7. Reduce Electronic Smog

Many homes are infused with a sort of electronic smog, resulting from low frequency radio waves. Sources include cellular and cordless phones, wireless Internet, baby monitors, dimmer switches, computer monitors, fluorescent light bulbs, halogen lights, radios, microwave ovens, and just plain electrical wiring. Exposure to the electromagnetic radiation from these products can make some people ill with symptoms that can include nausea, headaches, asthma, chronic fatigue, chronic pain, tinnitus, brain fog, restless sleep and rashes. And some research indicates that exposure to electromagnetic fields may cause damage at the cellular level. Ensure that electrical equipment is properly grounded and unplug it when not in use. Use cable or fiber-optic Internet technology rather than wireless. Use a corded phone/land line for day-to-day needs. Non-carpeted floors, the use of natural materials, and 30 percent relative humidity will create lower electrical fields. And if you’re shopping for a new home, avoid living near cellular towers and high tension power lines. (See our Ask Natural Life column.)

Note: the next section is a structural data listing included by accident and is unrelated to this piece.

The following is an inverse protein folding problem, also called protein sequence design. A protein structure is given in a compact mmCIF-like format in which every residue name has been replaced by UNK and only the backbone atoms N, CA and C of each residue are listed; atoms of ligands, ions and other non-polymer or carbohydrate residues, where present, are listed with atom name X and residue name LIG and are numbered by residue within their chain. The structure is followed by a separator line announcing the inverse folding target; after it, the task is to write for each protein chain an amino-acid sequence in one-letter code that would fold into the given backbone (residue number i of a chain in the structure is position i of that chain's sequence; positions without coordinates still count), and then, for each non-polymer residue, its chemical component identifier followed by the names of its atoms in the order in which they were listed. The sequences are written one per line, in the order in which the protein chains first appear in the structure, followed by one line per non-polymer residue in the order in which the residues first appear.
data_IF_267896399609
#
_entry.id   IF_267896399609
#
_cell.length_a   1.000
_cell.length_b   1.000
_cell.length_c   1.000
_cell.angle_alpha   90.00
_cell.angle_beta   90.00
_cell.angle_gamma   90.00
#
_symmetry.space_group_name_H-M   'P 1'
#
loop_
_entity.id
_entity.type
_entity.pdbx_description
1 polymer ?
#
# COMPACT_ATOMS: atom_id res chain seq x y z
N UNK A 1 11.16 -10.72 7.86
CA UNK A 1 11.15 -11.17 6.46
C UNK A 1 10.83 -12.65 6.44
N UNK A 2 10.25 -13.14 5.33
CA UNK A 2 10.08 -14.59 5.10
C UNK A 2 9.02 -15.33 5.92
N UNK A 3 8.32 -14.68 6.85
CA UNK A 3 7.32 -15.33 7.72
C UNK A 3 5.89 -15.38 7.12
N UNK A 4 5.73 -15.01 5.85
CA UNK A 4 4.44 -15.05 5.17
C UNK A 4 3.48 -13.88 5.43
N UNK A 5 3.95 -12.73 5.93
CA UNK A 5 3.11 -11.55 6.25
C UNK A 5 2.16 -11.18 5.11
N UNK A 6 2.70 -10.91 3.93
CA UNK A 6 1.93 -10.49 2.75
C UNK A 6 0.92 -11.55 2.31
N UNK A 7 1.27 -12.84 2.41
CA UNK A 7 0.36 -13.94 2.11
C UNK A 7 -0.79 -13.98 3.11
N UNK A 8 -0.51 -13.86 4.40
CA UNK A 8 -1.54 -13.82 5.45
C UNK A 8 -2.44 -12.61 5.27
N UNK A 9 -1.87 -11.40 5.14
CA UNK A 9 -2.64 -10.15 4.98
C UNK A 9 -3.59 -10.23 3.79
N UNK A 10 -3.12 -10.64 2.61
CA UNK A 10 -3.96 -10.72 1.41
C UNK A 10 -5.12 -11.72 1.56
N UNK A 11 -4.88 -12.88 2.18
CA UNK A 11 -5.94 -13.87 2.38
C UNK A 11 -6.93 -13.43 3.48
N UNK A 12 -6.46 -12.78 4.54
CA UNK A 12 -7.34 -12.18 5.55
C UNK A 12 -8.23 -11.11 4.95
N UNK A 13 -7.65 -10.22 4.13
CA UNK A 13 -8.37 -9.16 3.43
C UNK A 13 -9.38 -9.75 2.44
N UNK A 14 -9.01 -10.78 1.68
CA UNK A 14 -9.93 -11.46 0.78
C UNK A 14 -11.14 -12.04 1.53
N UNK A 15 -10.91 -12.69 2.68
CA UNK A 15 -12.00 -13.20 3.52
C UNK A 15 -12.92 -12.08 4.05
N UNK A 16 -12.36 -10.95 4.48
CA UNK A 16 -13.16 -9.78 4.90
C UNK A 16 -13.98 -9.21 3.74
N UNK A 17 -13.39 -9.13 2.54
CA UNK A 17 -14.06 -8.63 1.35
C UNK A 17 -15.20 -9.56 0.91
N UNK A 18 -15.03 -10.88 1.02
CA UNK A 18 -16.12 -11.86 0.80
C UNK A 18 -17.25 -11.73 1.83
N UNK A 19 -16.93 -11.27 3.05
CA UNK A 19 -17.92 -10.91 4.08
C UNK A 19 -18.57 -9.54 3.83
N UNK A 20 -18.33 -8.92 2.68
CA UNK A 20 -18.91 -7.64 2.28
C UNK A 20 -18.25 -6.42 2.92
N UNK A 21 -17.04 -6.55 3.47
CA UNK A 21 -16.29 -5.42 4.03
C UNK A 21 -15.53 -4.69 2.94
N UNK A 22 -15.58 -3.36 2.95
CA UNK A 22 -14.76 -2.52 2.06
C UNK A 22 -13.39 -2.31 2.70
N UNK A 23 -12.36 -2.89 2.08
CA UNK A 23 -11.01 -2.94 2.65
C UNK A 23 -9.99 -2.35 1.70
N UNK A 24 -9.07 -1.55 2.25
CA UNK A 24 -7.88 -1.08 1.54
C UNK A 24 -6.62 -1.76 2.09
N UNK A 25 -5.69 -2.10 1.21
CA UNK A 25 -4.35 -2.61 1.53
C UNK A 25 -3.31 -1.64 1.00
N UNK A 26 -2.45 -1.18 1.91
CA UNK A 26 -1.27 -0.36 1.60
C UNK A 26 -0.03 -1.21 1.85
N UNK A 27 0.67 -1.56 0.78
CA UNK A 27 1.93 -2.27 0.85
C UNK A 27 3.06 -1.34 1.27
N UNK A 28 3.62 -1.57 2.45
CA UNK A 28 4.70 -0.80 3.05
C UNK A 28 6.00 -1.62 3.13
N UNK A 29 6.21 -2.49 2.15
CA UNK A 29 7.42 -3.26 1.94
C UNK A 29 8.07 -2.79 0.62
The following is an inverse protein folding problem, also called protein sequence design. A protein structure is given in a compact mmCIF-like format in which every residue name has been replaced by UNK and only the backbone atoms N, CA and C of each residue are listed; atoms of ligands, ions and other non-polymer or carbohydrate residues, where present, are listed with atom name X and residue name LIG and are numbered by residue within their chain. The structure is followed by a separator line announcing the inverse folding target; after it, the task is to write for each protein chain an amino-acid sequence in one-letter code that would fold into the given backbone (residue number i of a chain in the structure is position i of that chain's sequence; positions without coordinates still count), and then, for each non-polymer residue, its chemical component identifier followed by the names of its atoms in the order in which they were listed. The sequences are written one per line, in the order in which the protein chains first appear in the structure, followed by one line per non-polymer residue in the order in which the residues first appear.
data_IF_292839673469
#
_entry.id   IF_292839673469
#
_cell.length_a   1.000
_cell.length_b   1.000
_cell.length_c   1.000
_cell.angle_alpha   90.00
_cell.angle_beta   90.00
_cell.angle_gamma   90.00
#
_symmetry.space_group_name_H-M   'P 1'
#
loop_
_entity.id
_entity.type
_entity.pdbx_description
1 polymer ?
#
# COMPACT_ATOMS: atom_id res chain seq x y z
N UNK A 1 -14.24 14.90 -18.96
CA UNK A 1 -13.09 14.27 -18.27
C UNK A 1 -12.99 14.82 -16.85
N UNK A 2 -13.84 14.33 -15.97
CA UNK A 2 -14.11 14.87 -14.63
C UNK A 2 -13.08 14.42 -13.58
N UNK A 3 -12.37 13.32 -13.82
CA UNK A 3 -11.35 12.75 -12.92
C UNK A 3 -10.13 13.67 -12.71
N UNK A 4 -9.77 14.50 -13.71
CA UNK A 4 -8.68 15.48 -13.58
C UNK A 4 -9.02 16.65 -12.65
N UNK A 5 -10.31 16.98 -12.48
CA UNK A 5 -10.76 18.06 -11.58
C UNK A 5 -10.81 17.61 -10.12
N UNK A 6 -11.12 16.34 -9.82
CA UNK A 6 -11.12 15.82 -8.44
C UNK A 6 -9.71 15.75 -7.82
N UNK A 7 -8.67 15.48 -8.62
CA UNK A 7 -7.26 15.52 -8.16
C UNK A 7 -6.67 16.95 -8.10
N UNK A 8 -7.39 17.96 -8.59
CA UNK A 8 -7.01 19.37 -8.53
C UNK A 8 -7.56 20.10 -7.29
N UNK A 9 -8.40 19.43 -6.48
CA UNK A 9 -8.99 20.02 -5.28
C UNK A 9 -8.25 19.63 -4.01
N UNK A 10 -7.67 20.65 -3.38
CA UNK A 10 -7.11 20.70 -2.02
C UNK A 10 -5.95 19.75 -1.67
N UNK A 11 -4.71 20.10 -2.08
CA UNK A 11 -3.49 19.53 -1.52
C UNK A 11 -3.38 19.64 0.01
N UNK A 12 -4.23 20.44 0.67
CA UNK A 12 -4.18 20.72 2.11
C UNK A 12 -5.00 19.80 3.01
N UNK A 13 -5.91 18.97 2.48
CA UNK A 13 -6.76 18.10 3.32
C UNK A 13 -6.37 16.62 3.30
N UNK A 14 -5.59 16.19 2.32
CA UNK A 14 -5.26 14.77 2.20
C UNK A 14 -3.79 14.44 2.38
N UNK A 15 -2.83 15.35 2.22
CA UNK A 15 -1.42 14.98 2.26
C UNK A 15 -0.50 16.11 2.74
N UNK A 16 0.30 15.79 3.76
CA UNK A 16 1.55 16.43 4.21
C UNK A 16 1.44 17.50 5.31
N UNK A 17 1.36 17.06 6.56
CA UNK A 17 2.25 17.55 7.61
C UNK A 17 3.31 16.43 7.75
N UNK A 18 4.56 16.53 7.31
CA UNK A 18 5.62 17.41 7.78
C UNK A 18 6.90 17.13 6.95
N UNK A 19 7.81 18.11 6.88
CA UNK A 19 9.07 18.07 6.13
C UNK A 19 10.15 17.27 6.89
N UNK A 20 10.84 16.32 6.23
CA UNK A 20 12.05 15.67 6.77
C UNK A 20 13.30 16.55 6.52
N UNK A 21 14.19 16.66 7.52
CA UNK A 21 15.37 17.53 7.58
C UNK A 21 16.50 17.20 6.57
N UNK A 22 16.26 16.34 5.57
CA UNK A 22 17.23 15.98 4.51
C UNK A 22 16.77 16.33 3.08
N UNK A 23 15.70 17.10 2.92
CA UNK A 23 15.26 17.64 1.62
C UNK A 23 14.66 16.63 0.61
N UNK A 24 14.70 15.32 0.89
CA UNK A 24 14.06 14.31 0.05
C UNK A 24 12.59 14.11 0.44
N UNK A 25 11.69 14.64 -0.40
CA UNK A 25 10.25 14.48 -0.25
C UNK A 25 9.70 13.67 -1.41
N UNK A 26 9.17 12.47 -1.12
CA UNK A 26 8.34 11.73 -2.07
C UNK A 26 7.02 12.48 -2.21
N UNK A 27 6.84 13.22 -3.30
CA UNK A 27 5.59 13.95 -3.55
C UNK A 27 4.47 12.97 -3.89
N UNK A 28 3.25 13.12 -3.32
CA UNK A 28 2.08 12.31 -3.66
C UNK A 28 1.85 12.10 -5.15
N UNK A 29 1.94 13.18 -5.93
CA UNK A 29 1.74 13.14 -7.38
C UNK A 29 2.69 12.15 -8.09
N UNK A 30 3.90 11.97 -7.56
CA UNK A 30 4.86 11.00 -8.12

8. Check for Radon

Radon is colorless, odorless, and seeps into your home from the surrounding soil, offering no warning signs to alert you to exposure. And yet, this radioactive gas is the second leading cause of lung cancer in the United States and the leading cause of lung cancer among people who have never smoked. It comes from the decay of naturally occurring uranium in the earth’s soil and can accumulate in enclosed areas, such as homes. You should have your home tested for radon, and when testing indicates high levels, a trained radon reduction contractor should be consulted to correct the problem. Renovations to existing basement floors (particularly earth ones), sealing cracks and openings, and sub-floor ventilation of basement floors can prevent admission. The soil surrounding the home can also be ventilated so that radon is drawn away before it can enter, either in an existing home, or during new construction. Increasing the ventilation within your home will also help. (See this article.)

Wendy Priesnitz is the editor of Natural Life Magazine and the author of thirteen books, including Natural Life's Green and Healthy Homes.